- Certain genetic mutations
- Certain infections
- Certain inherited syndromes
- Chronic inflammation of the pancreas (pancreatitis)
- Family history of pancreatic cancer
- Scarring (cirrhosis) of the liver
- Smoking cigarettes
How Is Pancreatic Cancer Detected?
Our specialists collect information regarding medical history, surgical history, social history, and family history; conduct laboratory testing; and review radiological studies to approach patient care in the most comprehensive and personalized manner.
If pancreatic cancer is suspected, a doctor will likely order an imaging study to help arrive at a diagnosis. Imaging studies might include a CT scan, PET scan, PET-CT scan, ultrasound, or MRI. A CT (computed tomography) scan uses X-rays to generate a three-dimensional picture of the body whereas a PET (positron emission tomography) scan uses a small amount of radioactive tracer to locate any cancer cells by how readily they take up the radiotracer. A PET-CT combines the features of CT scan with those of a PET scan. An MRI (magnetic resonance imaging) uses magnetic fields to generate a detailed representation of the body. Lastly, an ultrasound sends sound waves through the body to generate images of the body’s organs and tissues.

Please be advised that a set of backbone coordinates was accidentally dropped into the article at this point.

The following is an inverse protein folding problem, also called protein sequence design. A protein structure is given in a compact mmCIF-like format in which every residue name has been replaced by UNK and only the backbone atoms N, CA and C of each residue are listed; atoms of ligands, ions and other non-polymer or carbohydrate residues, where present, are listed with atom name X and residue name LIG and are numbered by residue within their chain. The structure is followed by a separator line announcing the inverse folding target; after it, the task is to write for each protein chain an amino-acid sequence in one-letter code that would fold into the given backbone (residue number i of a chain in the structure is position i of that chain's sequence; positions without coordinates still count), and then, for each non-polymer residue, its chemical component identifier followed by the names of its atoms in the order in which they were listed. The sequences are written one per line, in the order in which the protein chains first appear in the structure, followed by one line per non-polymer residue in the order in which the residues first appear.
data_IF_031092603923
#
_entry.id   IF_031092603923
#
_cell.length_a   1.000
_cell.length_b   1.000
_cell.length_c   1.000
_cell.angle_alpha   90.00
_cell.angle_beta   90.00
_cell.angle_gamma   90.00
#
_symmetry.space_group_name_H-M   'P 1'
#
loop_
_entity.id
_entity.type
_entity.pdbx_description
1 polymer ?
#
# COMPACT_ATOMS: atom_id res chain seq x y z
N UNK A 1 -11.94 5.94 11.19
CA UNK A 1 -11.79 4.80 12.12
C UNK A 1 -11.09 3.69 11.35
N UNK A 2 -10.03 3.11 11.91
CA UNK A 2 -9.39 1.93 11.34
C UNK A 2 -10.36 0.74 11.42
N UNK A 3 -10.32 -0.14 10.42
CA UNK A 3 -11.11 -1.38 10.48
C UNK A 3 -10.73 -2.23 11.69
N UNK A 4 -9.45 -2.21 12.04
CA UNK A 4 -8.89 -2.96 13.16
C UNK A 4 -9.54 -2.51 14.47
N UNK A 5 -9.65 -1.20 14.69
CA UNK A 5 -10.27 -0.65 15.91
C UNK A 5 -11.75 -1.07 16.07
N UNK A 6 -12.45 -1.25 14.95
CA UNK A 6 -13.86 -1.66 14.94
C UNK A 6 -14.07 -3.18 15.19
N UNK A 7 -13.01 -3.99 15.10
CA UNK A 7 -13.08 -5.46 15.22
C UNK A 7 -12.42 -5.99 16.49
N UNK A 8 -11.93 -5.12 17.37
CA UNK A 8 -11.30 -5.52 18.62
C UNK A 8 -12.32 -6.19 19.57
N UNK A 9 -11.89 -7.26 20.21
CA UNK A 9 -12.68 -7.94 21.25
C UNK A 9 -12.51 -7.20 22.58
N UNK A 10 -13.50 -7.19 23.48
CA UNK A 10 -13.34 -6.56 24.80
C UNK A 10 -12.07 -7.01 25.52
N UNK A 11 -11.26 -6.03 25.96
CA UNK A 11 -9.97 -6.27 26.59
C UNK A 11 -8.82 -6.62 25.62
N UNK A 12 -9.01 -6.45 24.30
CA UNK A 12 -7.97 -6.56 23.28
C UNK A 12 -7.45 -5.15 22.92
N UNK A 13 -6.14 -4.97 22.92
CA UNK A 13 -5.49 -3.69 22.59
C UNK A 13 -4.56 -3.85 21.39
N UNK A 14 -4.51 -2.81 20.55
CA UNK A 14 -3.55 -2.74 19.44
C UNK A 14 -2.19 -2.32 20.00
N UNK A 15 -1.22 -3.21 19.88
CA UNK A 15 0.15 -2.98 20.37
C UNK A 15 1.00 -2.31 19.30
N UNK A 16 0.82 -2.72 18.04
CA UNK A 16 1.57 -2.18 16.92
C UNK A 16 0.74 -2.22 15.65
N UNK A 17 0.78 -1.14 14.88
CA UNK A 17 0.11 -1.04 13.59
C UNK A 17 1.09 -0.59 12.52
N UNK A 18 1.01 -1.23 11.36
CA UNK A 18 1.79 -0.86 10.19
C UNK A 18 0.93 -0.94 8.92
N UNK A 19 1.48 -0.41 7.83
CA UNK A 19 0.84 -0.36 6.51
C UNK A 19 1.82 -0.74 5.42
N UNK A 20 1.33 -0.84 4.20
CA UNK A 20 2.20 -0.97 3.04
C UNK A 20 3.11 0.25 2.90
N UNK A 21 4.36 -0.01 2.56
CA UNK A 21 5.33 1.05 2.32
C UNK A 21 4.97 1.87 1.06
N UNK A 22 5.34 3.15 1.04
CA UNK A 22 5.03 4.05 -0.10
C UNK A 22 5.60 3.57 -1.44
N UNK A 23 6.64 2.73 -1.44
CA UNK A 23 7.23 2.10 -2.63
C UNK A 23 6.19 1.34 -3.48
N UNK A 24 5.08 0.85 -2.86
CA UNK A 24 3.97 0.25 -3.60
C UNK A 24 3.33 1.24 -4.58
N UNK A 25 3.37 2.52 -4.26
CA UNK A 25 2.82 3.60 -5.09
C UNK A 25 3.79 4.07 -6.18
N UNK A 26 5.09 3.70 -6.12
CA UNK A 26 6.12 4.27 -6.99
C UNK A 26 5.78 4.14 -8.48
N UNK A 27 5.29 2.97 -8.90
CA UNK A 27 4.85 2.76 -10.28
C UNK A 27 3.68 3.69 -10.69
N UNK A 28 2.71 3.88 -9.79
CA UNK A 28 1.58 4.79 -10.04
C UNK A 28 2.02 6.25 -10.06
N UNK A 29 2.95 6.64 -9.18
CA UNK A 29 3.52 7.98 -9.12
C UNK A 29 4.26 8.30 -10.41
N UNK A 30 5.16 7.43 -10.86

If upon review of your results your doctor notices a mass suspicious for pancreatic cancer, he or she will likely order a biopsy in order to make a diagnosis and plan treatment, if necessary.
Stages of Pancreatic Cancer
“Staging” occurs when a physician uses test and scan results to determine which parts of the body are involved by cancer, in this case pancreatic cancer. Staging is important because different stages of pancreatic cancer are better addressed with treatments which may differ in amount, combination, or type. Staging differs between endocrine and exocrine pancreatic cancer. According to the American Joint Committee on Cancer (AJCC), the stages for exocrine pancreatic cancer are as follows:
The cancer only involves the surface of the duct cells that line the interior of the pancreas.
The cancer has penetrated through the surface of the duct cells but is confined to the pancreas.
This stage accounts for cancers that fit one of the descriptions below:
- Cancer confined to the pancreas that has spread to nearby lymph nodes
- Cancer that has spread to include the outside of the pancreas and may or may not involve nearby lymph nodes